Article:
I work as a software engineer. I've been working at this workplace for around 2 years. But, I don't find the work challenging enough (just boring bugfixes only). Given that I spend 8 hours at my workplace, I probably do just around 3 hours of productive work. I think I am wasting my time. Is it bad if I want better work ? Should I consider this as my aversion and just continue with my work ?

6 Answers 6


All Buddhism is going to tell you on this issue is that you do not have to suffer your way through it. You have a number of attachments:

  • An attachment to your job, which may be due to loyalty, fear, a sense of personal responsibility, etc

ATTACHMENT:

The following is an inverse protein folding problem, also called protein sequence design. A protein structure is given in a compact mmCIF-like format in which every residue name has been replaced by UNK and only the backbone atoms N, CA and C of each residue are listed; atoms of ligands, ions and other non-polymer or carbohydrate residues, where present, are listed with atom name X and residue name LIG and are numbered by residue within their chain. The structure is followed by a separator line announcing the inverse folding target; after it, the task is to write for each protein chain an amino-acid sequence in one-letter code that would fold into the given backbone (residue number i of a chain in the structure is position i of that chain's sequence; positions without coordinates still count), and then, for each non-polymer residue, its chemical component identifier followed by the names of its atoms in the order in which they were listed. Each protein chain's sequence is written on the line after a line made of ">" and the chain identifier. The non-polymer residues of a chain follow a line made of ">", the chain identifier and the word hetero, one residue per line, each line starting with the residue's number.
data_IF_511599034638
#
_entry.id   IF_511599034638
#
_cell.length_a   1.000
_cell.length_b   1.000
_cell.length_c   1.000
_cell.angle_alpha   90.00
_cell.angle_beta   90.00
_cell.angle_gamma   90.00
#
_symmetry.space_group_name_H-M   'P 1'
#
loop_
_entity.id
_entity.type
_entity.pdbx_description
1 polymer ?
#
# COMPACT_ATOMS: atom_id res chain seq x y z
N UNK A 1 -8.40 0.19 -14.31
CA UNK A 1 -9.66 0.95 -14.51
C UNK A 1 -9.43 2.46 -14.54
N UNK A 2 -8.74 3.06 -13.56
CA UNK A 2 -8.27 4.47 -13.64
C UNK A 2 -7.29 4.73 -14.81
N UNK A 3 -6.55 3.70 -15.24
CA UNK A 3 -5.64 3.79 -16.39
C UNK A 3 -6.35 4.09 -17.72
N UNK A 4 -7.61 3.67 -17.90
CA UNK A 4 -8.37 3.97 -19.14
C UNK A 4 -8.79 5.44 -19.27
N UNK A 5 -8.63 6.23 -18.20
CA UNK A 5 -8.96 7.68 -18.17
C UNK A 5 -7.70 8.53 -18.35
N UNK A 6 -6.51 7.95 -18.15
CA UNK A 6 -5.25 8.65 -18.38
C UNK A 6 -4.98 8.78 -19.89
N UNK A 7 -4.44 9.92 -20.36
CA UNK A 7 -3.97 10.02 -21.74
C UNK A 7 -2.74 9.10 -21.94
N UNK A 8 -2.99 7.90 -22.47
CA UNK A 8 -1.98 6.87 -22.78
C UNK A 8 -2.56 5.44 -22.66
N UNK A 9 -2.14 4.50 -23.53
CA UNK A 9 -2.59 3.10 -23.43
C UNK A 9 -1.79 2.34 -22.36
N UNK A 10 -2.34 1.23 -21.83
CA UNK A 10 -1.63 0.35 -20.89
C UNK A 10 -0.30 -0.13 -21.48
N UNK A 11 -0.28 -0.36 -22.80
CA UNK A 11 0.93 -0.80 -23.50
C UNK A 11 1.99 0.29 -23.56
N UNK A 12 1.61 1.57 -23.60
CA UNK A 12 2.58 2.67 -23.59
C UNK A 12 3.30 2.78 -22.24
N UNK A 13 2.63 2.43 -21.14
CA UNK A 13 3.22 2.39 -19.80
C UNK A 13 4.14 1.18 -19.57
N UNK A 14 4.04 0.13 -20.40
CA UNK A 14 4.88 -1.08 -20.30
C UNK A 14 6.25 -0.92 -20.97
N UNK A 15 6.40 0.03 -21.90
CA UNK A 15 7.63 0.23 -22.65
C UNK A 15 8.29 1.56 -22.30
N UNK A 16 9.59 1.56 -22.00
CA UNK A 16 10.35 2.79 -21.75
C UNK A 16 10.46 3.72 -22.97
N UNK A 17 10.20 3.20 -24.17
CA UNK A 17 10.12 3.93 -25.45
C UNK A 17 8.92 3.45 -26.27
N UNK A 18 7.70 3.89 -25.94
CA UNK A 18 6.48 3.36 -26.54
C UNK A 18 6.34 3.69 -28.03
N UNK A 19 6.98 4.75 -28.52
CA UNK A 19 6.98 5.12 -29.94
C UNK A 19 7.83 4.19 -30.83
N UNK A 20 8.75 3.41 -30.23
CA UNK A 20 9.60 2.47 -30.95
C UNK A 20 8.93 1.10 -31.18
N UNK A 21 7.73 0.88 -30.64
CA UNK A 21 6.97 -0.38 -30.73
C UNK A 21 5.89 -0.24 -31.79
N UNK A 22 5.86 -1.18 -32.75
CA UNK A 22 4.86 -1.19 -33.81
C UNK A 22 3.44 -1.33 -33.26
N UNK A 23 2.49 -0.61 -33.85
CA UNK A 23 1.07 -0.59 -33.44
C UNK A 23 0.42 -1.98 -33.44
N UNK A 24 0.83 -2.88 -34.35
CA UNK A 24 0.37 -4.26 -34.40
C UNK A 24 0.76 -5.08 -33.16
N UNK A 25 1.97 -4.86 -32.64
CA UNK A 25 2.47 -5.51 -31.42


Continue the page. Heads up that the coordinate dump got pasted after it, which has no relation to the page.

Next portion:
• An attachment to having challenging (meaningful, fulfilling) work
  • A set of self-identification attachments, in which you envision yourself as more successful and productive than you actually are

There is nothing wrong with you staying in this job and continuing to do this work. There is nothing wrong with you deciding to advance yourself (either by finding a different job or by working for advancement within this company). The only problematic thing would sitting in this state of dissatisfaction because you cannot resolve these competing attachments. So, contemplate these attachments a bit to try to get at their root; meditate a bit to clear your head. Then make a choice, and trust it's the right one.


Examine feelings to understand inclination and motivation. In particular, pay attention to neutral feelings, which yield to ignorance for the unaware. Neutral feelings are very subtle and seductive.